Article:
The "myo-fascial" lines, planes, or sheaths provide a helpful map when trying to understand how patterns of positive and negative stress relay and transfer through the structures of the body. In previous weeks I explored the lateral plane and the dorsal plane. Follow along in an exploration of the ventral plane below.
The Ventral Plane
The ventral plane of the body is similar to what Thomas Myers in his book "Anatomy Trains" refers to as the "superficial front line". When standing, the front line of the body functions as a continuous sheath of tissue. Overall, the front plane helps to balance the back (dorsal) line creating balance in the body. It is also responsible for a kind of 'lifting up' of certain bony structures such as the pubic bone, and the rib cage. The ventral plane also helps to protect the organs in the torso that would otherwise be exposed and vulnerable.
The ventral sheath starts at the top of the feet and travels up the front of the legs (tibialis anterior and quadriceps), to the pubic bone, and all the way up the front of the torso (rectus abdominus) to the sides of the neck (sternocleidomastoid).
Self Protection and the Front Body
A common postural indication of imbalance between the front and back plane is a person who's front body seems to sag down, or draw in, and who's back body seems to lift up. This posture resembles a person who feels threatened (similar to the startle response). From this perspective a yoga practitioner can understand the relationship between a tight or shortened abdominal area and how this possibly indicates self protection and/or a lack of true personal power which classically resides in the belly center (3rd chakra).
"SRADDHA VIRYA SMRTI SAMADHI PRAJNAPURVAKA ITARESAM"
"A space of nourishment for growth is preceded by trust, strength, mindfulness, focus and refined knowledge" ~ Yoga Sutra 1.20
While experiencing the below poses reflect on your relationship to sraddha (trust). Connect with your innate intelligence within that knows you are capable. Rest in a place of knowing you are safe in this moment and that your divine nature helps to guide every moment of your life.
Movement to Open the Ventral Plane
Before you begin lay on your back and bring your attention into your body. Notice if you seem to be holding yourself up from the ground. Bring your attention to your lower abdomen, and the center and top of your chest. Observe any gripping or tensing, and notice any feelings or tightness. Sense whether your shoulders seem to fall forward towards your chest (lift off the floor). As you settle bring your breath deeper into the body and consciously relax your belly, chest, and shoulders.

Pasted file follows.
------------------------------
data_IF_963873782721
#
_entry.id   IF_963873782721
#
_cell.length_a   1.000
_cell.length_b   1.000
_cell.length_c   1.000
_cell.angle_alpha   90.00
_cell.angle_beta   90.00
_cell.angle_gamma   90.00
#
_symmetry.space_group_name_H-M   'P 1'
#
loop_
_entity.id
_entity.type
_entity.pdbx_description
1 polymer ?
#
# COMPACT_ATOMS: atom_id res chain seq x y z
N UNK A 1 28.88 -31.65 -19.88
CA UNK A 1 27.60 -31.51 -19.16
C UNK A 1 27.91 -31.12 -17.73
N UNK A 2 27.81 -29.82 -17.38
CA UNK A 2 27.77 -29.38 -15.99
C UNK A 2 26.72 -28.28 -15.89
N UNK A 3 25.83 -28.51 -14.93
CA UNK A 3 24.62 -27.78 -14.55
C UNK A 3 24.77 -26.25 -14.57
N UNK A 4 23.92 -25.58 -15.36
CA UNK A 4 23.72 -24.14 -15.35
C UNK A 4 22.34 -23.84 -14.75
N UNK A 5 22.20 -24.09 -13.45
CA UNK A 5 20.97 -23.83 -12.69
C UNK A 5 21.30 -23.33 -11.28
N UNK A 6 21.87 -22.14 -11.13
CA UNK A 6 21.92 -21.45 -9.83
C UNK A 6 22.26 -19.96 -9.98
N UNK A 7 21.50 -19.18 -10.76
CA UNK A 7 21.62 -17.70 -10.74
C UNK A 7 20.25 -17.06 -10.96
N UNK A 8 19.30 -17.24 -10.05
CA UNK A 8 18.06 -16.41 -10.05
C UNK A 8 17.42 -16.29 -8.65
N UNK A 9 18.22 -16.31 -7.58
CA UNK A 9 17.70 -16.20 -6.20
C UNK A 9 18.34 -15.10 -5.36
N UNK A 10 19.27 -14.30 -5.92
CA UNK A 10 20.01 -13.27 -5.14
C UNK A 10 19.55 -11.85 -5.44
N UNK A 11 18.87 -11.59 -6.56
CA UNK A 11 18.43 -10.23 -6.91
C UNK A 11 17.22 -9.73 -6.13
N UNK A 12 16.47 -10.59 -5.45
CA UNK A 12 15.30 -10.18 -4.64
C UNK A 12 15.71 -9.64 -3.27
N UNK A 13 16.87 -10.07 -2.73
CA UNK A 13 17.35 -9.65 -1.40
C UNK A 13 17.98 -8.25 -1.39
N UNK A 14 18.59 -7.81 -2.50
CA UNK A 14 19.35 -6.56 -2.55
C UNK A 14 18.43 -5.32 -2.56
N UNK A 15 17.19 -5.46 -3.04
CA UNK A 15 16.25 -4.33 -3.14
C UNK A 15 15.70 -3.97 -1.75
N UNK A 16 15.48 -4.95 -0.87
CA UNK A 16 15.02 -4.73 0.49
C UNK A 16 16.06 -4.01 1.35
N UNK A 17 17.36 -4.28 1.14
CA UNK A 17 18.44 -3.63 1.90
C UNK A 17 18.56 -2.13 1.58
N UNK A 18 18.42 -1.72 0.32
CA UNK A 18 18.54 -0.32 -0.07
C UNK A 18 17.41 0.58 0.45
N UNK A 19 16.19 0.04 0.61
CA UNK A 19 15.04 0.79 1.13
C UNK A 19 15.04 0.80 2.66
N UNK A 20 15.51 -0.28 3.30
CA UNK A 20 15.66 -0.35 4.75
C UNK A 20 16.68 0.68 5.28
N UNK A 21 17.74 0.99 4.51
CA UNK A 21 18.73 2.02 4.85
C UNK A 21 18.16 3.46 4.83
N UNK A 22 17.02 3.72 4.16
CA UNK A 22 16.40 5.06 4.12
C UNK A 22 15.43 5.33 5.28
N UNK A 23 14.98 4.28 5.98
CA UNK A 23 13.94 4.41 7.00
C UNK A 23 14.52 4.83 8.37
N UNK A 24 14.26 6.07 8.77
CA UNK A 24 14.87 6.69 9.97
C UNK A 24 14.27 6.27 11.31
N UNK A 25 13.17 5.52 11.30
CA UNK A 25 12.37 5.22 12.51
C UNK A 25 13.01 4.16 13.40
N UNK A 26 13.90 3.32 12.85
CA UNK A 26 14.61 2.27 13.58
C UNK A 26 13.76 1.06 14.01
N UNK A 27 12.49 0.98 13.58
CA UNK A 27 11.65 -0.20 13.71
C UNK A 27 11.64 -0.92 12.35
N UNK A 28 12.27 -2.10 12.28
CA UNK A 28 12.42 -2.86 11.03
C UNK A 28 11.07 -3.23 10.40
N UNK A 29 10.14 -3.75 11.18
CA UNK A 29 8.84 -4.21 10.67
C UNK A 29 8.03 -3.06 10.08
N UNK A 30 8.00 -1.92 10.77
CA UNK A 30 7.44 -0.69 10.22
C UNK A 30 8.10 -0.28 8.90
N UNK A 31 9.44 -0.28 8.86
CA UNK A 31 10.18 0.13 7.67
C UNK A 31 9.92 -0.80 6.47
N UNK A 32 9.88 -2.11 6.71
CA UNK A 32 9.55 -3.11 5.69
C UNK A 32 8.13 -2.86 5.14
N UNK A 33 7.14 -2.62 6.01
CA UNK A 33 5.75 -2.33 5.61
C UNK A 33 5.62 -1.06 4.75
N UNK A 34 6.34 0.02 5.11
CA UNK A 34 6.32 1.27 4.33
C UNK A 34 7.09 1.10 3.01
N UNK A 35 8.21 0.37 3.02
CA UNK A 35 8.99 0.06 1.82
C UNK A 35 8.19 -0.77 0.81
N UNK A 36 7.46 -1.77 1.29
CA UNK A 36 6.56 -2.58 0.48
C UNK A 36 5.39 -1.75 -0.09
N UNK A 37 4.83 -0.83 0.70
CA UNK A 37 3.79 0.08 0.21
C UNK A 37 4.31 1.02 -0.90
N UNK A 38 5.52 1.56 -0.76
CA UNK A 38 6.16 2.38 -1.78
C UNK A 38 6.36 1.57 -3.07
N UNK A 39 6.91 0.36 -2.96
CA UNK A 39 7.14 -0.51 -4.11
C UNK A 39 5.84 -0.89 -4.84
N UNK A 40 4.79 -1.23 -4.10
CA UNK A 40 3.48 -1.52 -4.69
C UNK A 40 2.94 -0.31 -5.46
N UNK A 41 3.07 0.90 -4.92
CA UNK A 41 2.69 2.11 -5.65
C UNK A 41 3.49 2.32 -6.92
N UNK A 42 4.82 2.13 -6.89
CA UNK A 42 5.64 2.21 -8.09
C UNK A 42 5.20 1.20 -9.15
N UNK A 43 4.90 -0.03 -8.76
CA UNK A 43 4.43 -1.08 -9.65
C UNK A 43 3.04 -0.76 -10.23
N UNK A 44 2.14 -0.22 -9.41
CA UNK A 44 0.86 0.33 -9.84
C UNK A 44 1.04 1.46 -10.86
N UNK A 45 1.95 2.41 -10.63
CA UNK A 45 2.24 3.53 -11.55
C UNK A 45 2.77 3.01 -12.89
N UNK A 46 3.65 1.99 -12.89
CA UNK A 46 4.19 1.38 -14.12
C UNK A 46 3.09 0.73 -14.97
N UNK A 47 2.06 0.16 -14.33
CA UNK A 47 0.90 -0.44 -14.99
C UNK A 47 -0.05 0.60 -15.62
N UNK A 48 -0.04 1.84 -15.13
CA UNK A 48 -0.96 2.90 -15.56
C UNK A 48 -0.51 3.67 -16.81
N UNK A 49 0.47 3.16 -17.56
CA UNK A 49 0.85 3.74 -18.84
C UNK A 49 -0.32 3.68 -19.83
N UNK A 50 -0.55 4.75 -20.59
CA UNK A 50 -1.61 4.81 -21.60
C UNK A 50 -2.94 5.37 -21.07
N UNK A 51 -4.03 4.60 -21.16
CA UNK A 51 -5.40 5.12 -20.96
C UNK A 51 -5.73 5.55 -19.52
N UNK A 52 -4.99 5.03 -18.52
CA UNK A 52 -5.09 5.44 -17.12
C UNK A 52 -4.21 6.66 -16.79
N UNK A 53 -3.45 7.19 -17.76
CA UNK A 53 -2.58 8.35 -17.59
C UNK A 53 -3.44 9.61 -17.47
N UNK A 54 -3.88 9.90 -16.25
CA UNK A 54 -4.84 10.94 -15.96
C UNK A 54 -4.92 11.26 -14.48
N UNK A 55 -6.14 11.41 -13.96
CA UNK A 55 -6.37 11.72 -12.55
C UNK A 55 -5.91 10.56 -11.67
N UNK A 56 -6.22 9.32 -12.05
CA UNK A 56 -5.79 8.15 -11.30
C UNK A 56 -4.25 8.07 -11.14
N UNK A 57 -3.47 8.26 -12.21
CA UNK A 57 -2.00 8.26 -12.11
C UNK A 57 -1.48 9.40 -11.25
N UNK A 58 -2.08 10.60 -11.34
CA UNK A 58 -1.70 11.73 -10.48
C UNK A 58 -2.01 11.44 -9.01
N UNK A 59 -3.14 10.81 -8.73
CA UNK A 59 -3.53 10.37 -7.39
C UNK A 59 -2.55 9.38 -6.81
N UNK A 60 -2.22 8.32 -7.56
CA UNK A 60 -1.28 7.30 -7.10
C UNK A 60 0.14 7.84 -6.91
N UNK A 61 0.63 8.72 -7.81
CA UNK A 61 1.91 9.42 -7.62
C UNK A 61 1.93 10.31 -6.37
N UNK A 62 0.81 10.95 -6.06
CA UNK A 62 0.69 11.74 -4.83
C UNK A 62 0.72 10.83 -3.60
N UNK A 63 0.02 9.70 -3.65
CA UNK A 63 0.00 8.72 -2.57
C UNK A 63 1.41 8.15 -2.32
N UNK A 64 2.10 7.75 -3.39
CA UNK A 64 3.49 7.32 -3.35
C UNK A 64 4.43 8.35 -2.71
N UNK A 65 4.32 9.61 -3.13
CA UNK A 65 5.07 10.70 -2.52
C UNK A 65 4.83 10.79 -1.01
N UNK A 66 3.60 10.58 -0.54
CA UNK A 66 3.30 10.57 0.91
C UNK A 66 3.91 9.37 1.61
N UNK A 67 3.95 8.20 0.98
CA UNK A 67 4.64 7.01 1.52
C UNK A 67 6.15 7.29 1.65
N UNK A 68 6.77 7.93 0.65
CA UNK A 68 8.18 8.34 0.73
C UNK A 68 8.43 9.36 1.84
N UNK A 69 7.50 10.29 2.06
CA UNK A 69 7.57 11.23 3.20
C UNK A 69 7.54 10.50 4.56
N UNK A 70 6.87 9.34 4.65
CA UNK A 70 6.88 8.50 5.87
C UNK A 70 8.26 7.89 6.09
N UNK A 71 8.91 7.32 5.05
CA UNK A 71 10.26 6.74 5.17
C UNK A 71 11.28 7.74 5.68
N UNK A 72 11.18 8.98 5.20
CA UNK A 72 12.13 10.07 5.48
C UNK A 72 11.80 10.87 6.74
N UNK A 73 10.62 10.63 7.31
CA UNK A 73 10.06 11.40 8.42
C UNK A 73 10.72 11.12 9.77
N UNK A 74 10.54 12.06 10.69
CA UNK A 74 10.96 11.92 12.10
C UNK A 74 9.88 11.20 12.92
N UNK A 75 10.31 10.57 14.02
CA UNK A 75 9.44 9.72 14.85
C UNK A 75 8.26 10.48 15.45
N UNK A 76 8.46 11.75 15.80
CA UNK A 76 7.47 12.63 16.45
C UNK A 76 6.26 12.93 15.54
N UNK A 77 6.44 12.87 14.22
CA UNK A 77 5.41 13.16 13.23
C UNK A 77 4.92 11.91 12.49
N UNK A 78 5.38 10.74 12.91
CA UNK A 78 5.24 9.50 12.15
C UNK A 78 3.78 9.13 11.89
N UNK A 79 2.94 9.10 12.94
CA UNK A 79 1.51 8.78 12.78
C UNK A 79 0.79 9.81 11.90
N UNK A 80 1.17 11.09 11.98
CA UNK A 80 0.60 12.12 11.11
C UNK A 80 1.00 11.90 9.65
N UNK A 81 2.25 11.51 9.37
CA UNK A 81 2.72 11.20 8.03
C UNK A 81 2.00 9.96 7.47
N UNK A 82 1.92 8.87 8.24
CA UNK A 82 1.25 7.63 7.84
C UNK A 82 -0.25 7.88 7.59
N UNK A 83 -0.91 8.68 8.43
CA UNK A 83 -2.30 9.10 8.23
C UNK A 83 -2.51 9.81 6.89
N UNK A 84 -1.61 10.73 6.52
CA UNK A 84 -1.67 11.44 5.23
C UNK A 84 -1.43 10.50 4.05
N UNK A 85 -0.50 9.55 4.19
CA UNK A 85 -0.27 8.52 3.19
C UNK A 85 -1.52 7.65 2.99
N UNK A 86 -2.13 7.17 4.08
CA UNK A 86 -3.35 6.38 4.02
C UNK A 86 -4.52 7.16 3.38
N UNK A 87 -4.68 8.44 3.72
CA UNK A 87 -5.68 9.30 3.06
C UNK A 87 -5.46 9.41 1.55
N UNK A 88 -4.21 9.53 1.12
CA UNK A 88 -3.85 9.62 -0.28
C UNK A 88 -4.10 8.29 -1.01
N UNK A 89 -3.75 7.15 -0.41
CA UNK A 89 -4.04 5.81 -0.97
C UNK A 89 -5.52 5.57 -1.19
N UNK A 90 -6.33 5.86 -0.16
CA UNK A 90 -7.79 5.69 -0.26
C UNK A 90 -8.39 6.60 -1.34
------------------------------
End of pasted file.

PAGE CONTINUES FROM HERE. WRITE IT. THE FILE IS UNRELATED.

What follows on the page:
Backbends help to open and lengthen the ventral plane. Start with smaller backbends and add twisting poses before deeper backbends. This will encourage the bands of tissue that run horizontally (abdominal obliques) and the bands that run vertically (rectus abdominus) to mobilize and slide more easily against one another. Use the below poses to open and feel the ventral sheathing for yourself:
- Vajrasana (broken toe) - Kneel on the floor, tuck your toes, and sit back on your heels. Work towards having all ten toes tucked and don't allow your heels to fall out to the side. If sitting all the way back is too painful place a block on your heels to sit on or place your hands on a chair in front of you to reduce the pressure on the feet. Use this pose to open the front of the foot (retinaculum and extensors).
- Danurasana (bow) with bolster - Place a bolster horizontal across your mat. Lay on the bolster (under your low ribs and upper belly). Place your elbows and forearms on the bolster. Bring your feet and knees close together. Bend your knees and grab your flexed feet with your hands. Roll your shoulder blades back and in. Kick into your hands with your feet to lengthen the front of your body. In this variation your hips, thighs, and knees can stay on the floor. Focus on drawing the coccyx (tailbone) in and lifting the sternum up.
- Supta Virasana (reclined hero's) - Sit between your feet with the sitting bones firmly rooted. If your sitting bones don't contact the floor use a block or another support under you. Place your feet beside your outer hips with your toes pointing directly back. From this position lean back and support your spine on a bolster or lay directly onto the floor. Lengthen your sacrun away from your lumbar and don't allow the knees to splay out to the sides. As much as possible track the thigh bone (femur) in a straight line with the hip.
- Salamba Setu Bandhasana (supported bridge pose) - Place a bolster lengthwise on your mat and a block at the end of the bolster. Loop a yoga strap around your thighs. Make sure the loop is tight enough to keep your legs together. Support your sacrum and legs with the bolster and place your feet on the block. Lay your shoulders and head off the bolster on the floor. If you have lower back pain here use more height under your feet or bend your knees. Soften across your belly and throat.
I hope that helps to open your ventral plane :) Thank you so much for reading! Follow along on an exploration of the planes of the body by signing up for my mailing list. And make sure to leave a comment below if you have questions or comments!